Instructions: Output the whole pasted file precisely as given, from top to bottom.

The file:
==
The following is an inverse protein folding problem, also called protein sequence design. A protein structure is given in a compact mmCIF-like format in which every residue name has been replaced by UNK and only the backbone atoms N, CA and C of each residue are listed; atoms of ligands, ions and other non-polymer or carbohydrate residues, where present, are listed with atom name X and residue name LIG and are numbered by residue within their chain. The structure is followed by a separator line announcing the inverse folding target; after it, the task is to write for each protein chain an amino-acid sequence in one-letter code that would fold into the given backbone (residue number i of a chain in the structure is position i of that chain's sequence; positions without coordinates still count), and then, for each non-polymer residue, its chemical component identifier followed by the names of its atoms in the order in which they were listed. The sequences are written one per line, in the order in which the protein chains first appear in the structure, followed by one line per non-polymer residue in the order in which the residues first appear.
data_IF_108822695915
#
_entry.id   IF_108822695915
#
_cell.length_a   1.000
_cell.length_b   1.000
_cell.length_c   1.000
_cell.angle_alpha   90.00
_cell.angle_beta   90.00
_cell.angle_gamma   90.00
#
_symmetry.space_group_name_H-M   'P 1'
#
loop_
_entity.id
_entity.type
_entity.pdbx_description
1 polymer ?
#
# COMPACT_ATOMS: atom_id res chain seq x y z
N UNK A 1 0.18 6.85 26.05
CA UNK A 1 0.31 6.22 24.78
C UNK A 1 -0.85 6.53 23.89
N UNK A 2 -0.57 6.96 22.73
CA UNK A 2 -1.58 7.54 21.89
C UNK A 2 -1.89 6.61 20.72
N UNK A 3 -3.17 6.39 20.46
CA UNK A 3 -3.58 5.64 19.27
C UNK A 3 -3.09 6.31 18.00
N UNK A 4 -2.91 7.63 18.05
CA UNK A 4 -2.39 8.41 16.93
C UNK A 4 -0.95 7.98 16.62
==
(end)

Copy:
The following is an inverse protein folding problem, also called protein sequence design. A protein structure is given in a compact mmCIF-like format in which every residue name has been replaced by UNK and only the backbone atoms N, CA and C of each residue are listed; atoms of ligands, ions and other non-polymer or carbohydrate residues, where present, are listed with atom name X and residue name LIG and are numbered by residue within their chain. The structure is followed by a separator line announcing the inverse folding target; after it, the task is to write for each protein chain an amino-acid sequence in one-letter code that would fold into the given backbone (residue number i of a chain in the structure is position i of that chain's sequence; positions without coordinates still count), and then, for each non-polymer residue, its chemical component identifier followed by the names of its atoms in the order in which they were listed. The sequences are written one per line, in the order in which the protein chains first appear in the structure, followed by one line per non-polymer residue in the order in which the residues first appear.
data_IF_108822695915
#
_entry.id   IF_108822695915
#
_cell.length_a   1.000
_cell.length_b   1.000
_cell.length_c   1.000
_cell.angle_alpha   90.00
_cell.angle_beta   90.00
_cell.angle_gamma   90.00
#
_symmetry.space_group_name_H-M   'P 1'
#
loop_
_entity.id
_entity.type
_entity.pdbx_description
1 polymer ?
#
# COMPACT_ATOMS: atom_id res chain seq x y z
N UNK A 1 0.18 6.85 26.05
CA UNK A 1 0.31 6.22 24.78
C UNK A 1 -0.85 6.53 23.89
N UNK A 2 -0.57 6.96 22.73
CA UNK A 2 -1.58 7.54 21.89
C UNK A 2 -1.89 6.61 20.72
N UNK A 3 -3.17 6.39 20.46
CA UNK A 3 -3.58 5.64 19.27
C UNK A 3 -3.09 6.31 18.00
N UNK A 4 -2.91 7.63 18.05
CA UNK A 4 -2.39 8.41 16.93
C UNK A 4 -0.95 7.98 16.62